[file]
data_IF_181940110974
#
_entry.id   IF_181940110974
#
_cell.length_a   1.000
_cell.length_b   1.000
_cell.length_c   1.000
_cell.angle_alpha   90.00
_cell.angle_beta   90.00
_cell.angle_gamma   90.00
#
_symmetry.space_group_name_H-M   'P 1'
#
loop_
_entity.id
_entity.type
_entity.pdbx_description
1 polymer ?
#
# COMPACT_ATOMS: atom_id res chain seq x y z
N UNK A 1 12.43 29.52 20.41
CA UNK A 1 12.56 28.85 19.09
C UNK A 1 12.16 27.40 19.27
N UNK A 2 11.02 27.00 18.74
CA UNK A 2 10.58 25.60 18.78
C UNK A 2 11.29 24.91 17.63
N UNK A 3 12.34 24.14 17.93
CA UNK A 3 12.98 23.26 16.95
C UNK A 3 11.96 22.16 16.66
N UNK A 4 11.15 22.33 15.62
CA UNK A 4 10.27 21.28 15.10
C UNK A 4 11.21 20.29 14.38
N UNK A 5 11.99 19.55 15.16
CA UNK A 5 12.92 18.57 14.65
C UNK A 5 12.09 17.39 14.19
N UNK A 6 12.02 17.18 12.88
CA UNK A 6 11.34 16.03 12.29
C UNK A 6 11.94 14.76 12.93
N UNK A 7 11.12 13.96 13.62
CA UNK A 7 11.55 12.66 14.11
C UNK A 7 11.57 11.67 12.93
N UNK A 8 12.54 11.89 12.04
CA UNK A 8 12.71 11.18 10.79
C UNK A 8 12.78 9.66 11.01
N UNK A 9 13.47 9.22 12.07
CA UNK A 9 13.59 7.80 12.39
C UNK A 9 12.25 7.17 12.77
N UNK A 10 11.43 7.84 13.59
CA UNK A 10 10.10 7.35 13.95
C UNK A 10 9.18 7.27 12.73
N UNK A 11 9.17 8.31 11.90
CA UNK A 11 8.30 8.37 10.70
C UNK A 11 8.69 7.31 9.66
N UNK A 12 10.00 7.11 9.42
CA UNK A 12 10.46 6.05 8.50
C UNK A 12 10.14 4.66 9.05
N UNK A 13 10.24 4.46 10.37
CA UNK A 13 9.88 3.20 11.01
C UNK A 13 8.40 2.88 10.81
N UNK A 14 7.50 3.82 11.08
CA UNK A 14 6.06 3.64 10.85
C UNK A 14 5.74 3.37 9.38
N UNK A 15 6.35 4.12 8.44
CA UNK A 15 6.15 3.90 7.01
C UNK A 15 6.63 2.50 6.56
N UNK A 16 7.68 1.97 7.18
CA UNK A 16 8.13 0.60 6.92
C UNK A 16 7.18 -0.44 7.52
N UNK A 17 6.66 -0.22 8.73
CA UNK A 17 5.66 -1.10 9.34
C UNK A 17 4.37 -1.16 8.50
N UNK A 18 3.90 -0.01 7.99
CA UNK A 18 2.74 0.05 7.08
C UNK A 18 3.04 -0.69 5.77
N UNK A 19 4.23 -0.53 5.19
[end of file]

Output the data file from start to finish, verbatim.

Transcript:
data_IF_181940110974
#
_entry.id   IF_181940110974
#
_cell.length_a   1.000
_cell.length_b   1.000
_cell.length_c   1.000
_cell.angle_alpha   90.00
_cell.angle_beta   90.00
_cell.angle_gamma   90.00
#
_symmetry.space_group_name_H-M   'P 1'
#
loop_
_entity.id
_entity.type
_entity.pdbx_description
1 polymer ?
#
# COMPACT_ATOMS: atom_id res chain seq x y z
N UNK A 1 12.43 29.52 20.41
CA UNK A 1 12.56 28.85 19.09
C UNK A 1 12.16 27.40 19.27
N UNK A 2 11.02 27.00 18.74
CA UNK A 2 10.58 25.60 18.78
C UNK A 2 11.29 24.91 17.63
N UNK A 3 12.34 24.14 17.93
CA UNK A 3 12.98 23.26 16.95
C UNK A 3 11.96 22.16 16.66
N UNK A 4 11.15 22.33 15.62
CA UNK A 4 10.27 21.28 15.10
C UNK A 4 11.21 20.29 14.38
N UNK A 5 11.99 19.55 15.16
CA UNK A 5 12.92 18.57 14.65
C UNK A 5 12.09 17.39 14.19
N UNK A 6 12.02 17.18 12.88
CA UNK A 6 11.34 16.03 12.29
C UNK A 6 11.94 14.76 12.93
N UNK A 7 11.12 13.96 13.62
CA UNK A 7 11.55 12.66 14.11
C UNK A 7 11.57 11.67 12.93
N UNK A 8 12.54 11.89 12.04
CA UNK A 8 12.71 11.18 10.79
C UNK A 8 12.78 9.66 11.01
N UNK A 9 13.47 9.22 12.07
CA UNK A 9 13.59 7.80 12.39
C UNK A 9 12.25 7.17 12.77
N UNK A 10 11.43 7.84 13.59
CA UNK A 10 10.10 7.35 13.95
C UNK A 10 9.18 7.27 12.73
N UNK A 11 9.17 8.31 11.90
CA UNK A 11 8.30 8.37 10.70
C UNK A 11 8.69 7.31 9.66
N UNK A 12 10.00 7.11 9.42
CA UNK A 12 10.46 6.05 8.50
C UNK A 12 10.14 4.66 9.05
N UNK A 13 10.24 4.46 10.37
CA UNK A 13 9.88 3.20 11.01
C UNK A 13 8.40 2.88 10.81
N UNK A 14 7.50 3.82 11.08
CA UNK A 14 6.06 3.64 10.85
C UNK A 14 5.74 3.37 9.38
N UNK A 15 6.35 4.12 8.44
CA UNK A 15 6.15 3.90 7.01
C UNK A 15 6.63 2.50 6.56
N UNK A 16 7.68 1.97 7.18
CA UNK A 16 8.13 0.60 6.92
C UNK A 16 7.18 -0.44 7.52
N UNK A 17 6.66 -0.22 8.73
CA UNK A 17 5.66 -1.10 9.34
C UNK A 17 4.37 -1.16 8.50
N UNK A 18 3.90 -0.01 7.99
CA UNK A 18 2.74 0.05 7.08
C UNK A 18 3.04 -0.69 5.77
N UNK A 19 4.23 -0.53 5.19